I grew up in a sailing town on the Isle of Wight. I lived in London for a long time and worked for lots of big companies where people often shouted quite loudly. Now I live in Suffolk with my husband and two small sons. I like lots of things that don’t seem to fit together very well and I daydream too much.
Did you have a role model growing up?
I was surrounded by women who had to earn a living when I was growing up: most of whom were employed by my parents (as was I from the age of thirteen). That experience shaped me and made me the person I am today. I think it’s the sheer volume of work and responsibility they all shouldered that still sticks with me. Their work ethic was incredible, because it had to be. There are so many women from those years to choose from; my mum herself – I should say – never rested, Jeanette had eight children and thought nothing of toiling away until three in the morning and Sybil was in her sixties by the time I met her (we used to do the washing up together while she told me about her childhood in Newcastle before the war). Looking back I can’t believe how old-fashioned it sounds. But all of them could see that times were changing. I can’t count the number of times I was told to study hard at school, get a career of my own and be self-reliant. So I did.
Who do you look up to now?
Lots of people who are calmer and more gracious than me.
When you were little, what did you want to be when you grew up?
By the time I was eight I wanted to be an author. Sadly it took me another thirty years to make good on that ambition.
Tell me something about the women in your life who have been an influence on you?
As well as the women from my childhood there have been other less positive influences along the way. It came as a shock to discover, early on in my career, that some women have confused showing ‘leadership qualities’ with being rude, manipulative and intemperate. It brought out an odd competitiveness in me: to succeed without behaving like that. I think sometimes it’s as important to know what you won’t do, as well as what you’d like to achieve.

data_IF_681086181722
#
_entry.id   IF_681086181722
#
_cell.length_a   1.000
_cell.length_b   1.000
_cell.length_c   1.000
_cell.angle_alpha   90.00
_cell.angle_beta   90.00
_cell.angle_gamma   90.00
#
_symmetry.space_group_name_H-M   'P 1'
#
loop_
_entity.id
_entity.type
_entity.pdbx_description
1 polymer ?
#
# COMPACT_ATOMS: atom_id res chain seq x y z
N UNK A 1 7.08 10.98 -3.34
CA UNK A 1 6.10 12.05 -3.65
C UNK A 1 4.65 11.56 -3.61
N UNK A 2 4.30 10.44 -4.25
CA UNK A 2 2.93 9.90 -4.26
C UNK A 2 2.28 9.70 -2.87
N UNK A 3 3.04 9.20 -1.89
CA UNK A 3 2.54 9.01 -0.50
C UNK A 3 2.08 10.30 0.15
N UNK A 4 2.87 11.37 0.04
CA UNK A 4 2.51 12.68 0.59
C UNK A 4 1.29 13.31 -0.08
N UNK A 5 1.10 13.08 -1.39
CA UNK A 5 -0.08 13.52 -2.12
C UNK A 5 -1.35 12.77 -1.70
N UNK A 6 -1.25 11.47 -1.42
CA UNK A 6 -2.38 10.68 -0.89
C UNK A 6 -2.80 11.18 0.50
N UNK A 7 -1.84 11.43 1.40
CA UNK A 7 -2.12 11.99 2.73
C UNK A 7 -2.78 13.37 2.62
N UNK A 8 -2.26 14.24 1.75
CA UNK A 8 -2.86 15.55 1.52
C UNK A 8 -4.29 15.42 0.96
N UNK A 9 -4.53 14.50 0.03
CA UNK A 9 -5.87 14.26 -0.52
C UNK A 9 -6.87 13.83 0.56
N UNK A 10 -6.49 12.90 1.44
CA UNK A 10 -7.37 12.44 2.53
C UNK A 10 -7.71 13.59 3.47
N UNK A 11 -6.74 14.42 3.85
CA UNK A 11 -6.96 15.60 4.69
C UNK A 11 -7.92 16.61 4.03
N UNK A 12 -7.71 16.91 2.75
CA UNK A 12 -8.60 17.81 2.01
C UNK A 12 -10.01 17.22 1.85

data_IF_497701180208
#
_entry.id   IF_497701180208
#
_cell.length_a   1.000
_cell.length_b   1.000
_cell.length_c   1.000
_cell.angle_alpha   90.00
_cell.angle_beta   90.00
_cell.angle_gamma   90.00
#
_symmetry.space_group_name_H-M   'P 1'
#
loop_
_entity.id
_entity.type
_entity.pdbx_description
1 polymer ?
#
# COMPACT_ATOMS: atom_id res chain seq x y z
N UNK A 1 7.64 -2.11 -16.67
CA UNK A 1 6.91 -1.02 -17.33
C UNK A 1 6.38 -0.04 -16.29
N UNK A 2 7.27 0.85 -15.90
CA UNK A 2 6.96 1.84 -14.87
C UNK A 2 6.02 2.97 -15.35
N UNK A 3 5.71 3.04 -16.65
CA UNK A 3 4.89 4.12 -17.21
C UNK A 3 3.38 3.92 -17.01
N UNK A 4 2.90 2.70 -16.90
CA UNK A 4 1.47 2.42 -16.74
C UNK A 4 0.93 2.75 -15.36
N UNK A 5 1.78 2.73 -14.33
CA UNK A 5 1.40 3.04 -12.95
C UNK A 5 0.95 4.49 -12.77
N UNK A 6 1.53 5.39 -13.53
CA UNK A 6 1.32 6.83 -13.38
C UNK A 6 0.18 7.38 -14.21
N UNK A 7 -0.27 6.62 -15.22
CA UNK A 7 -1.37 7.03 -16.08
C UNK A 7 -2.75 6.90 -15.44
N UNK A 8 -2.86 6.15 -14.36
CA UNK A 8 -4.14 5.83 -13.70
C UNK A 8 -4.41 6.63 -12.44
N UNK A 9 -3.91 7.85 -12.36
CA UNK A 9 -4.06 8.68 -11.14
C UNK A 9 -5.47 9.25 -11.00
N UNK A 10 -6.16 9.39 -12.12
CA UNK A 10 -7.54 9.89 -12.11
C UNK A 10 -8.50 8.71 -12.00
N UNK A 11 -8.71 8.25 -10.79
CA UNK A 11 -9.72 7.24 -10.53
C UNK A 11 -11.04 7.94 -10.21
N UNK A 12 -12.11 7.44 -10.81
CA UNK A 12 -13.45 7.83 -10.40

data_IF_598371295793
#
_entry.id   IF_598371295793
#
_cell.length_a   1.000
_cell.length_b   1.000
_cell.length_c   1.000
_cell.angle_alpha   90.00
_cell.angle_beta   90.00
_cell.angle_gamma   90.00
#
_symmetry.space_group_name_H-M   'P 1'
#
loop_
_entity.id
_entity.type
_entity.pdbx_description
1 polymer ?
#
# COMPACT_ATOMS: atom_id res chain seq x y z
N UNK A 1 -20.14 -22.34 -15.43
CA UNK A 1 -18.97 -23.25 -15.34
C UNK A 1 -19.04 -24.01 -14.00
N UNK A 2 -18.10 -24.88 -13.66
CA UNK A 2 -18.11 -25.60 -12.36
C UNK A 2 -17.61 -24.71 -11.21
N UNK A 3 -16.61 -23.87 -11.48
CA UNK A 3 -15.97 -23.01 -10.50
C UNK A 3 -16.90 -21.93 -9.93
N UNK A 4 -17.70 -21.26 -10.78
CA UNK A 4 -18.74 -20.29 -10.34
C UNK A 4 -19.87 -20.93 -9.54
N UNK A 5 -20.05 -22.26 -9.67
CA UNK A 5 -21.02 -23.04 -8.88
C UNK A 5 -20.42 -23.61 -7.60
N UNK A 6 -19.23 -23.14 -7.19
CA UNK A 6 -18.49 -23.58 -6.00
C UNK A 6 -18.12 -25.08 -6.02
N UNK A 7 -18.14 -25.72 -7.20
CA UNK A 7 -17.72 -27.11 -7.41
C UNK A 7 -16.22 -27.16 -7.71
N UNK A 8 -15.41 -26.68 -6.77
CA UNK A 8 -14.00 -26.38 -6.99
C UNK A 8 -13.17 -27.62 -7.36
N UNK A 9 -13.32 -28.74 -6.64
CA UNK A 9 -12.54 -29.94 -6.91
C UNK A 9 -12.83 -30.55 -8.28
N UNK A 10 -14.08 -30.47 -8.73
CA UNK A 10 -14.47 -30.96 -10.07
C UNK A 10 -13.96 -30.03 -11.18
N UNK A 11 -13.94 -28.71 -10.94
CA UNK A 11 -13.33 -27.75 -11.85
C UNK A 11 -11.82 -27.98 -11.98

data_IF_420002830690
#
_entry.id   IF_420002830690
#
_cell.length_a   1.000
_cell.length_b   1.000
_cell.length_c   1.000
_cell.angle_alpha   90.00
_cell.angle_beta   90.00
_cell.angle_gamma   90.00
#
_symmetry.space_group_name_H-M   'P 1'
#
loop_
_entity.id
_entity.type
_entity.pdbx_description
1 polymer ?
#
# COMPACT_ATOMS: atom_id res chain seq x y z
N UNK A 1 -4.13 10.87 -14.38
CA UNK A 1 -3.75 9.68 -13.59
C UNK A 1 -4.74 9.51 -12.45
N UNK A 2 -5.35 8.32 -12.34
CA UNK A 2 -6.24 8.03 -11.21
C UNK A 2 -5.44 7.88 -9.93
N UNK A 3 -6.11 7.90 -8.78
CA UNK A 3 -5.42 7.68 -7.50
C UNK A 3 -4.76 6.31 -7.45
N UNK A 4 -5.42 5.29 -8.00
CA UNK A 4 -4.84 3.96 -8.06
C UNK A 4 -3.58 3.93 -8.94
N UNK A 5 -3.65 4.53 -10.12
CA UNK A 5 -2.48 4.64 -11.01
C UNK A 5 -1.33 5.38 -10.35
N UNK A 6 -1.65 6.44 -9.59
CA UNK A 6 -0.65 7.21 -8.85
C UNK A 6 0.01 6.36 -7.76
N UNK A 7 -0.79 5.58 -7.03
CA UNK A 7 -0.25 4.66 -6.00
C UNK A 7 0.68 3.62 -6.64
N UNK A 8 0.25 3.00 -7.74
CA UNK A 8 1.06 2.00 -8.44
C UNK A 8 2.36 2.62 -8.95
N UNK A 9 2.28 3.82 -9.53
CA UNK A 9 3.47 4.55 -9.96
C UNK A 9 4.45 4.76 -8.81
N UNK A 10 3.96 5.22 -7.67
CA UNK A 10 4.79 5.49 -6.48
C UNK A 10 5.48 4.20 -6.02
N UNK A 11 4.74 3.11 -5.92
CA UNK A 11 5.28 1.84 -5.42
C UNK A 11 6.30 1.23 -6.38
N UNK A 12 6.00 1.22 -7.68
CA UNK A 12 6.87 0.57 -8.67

Who is your favourite fictional character? And why?
That’s such a difficult question. I have lots of characters rattling around my head from other people’s books. Today I’m going to say Rabbit in Winnie the Pooh for his officiousness, or perhaps Grandmother in George’s Marvelous Medicine because she’s so vile. Oh I don’t know…
What were you like as a teenager and how did you cope with all the changes that occurred?
Well there was lots of wearing sweeping black skirts and dark make up (fortunately I was anemic so I didn’t need white foundation to look pale). My teenage years were a bit fraught. But I think for all of us it’s a difficult time. I coped by surrounding myself with good friends and concentrating on school.
If you had any advice for yourself as a teenager, what would you say?
I’m still not sure I’ve got any suitable advice for anyone. Possibly “things will get better” and “don’t throw away that black skirt: you’ll wish you still had it one day.”
Of the issues and concerns that women are faced with today, what's the area you most like reading/writing about?
The issue I’d most like to read about, but don’t, is why female equality no longer seems to be a desirable goal. We have come an incredibly long way since the days when my mum had to leave the large insurance company she worked for when she got married: because it was written into her contract as standard practice. But we still live in a country in which women are consistently paid nearly 20% less than men for doing the same job and where our Home Secretary talks on national radio of a ‘sliding scale of rape’. That concerns me: I would like my sons to grow up in an
improving world. And it worries me that we don’t really write, or talk, about it very much. [Gets off soap box].
Is there anything else you'd like to add?
Thank you for reading this!
Thank you so much Melanie for giving such wonderful answers! The Grandmother from George's Marvellous Medicine? Fantastic! :)